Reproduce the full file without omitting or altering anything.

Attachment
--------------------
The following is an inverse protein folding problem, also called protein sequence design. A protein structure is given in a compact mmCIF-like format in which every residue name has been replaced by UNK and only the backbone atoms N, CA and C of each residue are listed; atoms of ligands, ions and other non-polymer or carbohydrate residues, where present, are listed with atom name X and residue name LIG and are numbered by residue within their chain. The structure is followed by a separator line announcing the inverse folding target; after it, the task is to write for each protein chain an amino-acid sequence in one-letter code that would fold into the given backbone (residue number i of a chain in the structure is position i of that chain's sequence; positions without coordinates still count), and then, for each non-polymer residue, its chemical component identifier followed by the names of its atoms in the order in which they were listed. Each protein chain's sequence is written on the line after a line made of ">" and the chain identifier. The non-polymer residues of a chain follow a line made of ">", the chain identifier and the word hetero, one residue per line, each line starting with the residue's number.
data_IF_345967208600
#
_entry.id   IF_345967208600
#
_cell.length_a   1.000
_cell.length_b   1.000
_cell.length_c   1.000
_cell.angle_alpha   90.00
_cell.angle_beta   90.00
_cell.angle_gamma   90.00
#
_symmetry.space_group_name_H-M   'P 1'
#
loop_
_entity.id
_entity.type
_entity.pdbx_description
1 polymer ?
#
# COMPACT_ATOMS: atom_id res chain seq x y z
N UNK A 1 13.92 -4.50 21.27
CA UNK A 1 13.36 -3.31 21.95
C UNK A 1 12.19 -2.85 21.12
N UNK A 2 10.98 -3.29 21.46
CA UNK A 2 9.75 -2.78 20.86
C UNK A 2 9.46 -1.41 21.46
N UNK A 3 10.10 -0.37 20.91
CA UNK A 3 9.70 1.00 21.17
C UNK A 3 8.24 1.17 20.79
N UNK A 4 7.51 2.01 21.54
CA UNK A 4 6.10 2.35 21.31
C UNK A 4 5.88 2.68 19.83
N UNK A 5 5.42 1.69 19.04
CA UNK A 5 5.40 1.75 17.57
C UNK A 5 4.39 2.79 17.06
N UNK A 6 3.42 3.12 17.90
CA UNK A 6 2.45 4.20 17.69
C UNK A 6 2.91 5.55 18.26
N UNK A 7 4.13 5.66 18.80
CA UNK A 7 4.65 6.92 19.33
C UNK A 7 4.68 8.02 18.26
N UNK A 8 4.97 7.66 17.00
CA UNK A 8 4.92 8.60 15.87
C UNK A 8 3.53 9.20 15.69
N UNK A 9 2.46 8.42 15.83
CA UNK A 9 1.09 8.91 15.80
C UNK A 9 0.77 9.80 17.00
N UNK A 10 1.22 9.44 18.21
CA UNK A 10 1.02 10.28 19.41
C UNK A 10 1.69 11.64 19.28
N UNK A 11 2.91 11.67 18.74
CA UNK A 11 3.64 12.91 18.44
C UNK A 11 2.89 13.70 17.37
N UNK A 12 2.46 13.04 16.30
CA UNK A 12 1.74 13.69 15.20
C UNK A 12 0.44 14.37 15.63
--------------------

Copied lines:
The following is an inverse protein folding problem, also called protein sequence design. A protein structure is given in a compact mmCIF-like format in which every residue name has been replaced by UNK and only the backbone atoms N, CA and C of each residue are listed; atoms of ligands, ions and other non-polymer or carbohydrate residues, where present, are listed with atom name X and residue name LIG and are numbered by residue within their chain. The structure is followed by a separator line announcing the inverse folding target; after it, the task is to write for each protein chain an amino-acid sequence in one-letter code that would fold into the given backbone (residue number i of a chain in the structure is position i of that chain's sequence; positions without coordinates still count), and then, for each non-polymer residue, its chemical component identifier followed by the names of its atoms in the order in which they were listed. Each protein chain's sequence is written on the line after a line made of ">" and the chain identifier. The non-polymer residues of a chain follow a line made of ">", the chain identifier and the word hetero, one residue per line, each line starting with the residue's number.
data_IF_345967208600
#
_entry.id   IF_345967208600
#
_cell.length_a   1.000
_cell.length_b   1.000
_cell.length_c   1.000
_cell.angle_alpha   90.00
_cell.angle_beta   90.00
_cell.angle_gamma   90.00
#
_symmetry.space_group_name_H-M   'P 1'
#
loop_
_entity.id
_entity.type
_entity.pdbx_description
1 polymer ?
#
# COMPACT_ATOMS: atom_id res chain seq x y z
N UNK A 1 13.92 -4.50 21.27
CA UNK A 1 13.36 -3.31 21.95
C UNK A 1 12.19 -2.85 21.12
N UNK A 2 10.98 -3.29 21.46
CA UNK A 2 9.75 -2.78 20.86
C UNK A 2 9.46 -1.41 21.46
N UNK A 3 10.10 -0.37 20.91
CA UNK A 3 9.70 1.00 21.17
C UNK A 3 8.24 1.17 20.79
N UNK A 4 7.51 2.01 21.54
CA UNK A 4 6.10 2.35 21.31
C UNK A 4 5.88 2.68 19.83
N UNK A 5 5.42 1.69 19.04
CA UNK A 5 5.40 1.75 17.57
C UNK A 5 4.39 2.79 17.06
N UNK A 6 3.42 3.12 17.90
CA UNK A 6 2.45 4.20 17.69
C UNK A 6 2.91 5.55 18.26
N UNK A 7 4.13 5.66 18.80
CA UNK A 7 4.65 6.92 19.33
C UNK A 7 4.68 8.02 18.26
N UNK A 8 4.97 7.66 17.00
CA UNK A 8 4.92 8.60 15.87
C UNK A 8 3.53 9.20 15.69
N UNK A 9 2.46 8.42 15.83
CA UNK A 9 1.09 8.91 15.80
C UNK A 9 0.77 9.80 17.00
N UNK A 10 1.22 9.44 18.21
CA UNK A 10 1.02 10.28 19.41
C UNK A 10 1.69 11.64 19.28
N UNK A 11 2.91 11.67 18.74
CA UNK A 11 3.64 12.91 18.44
C UNK A 11 2.89 13.70 17.37
N UNK A 12 2.46 13.04 16.30
CA UNK A 12 1.74 13.69 15.20
C UNK A 12 0.44 14.37 15.63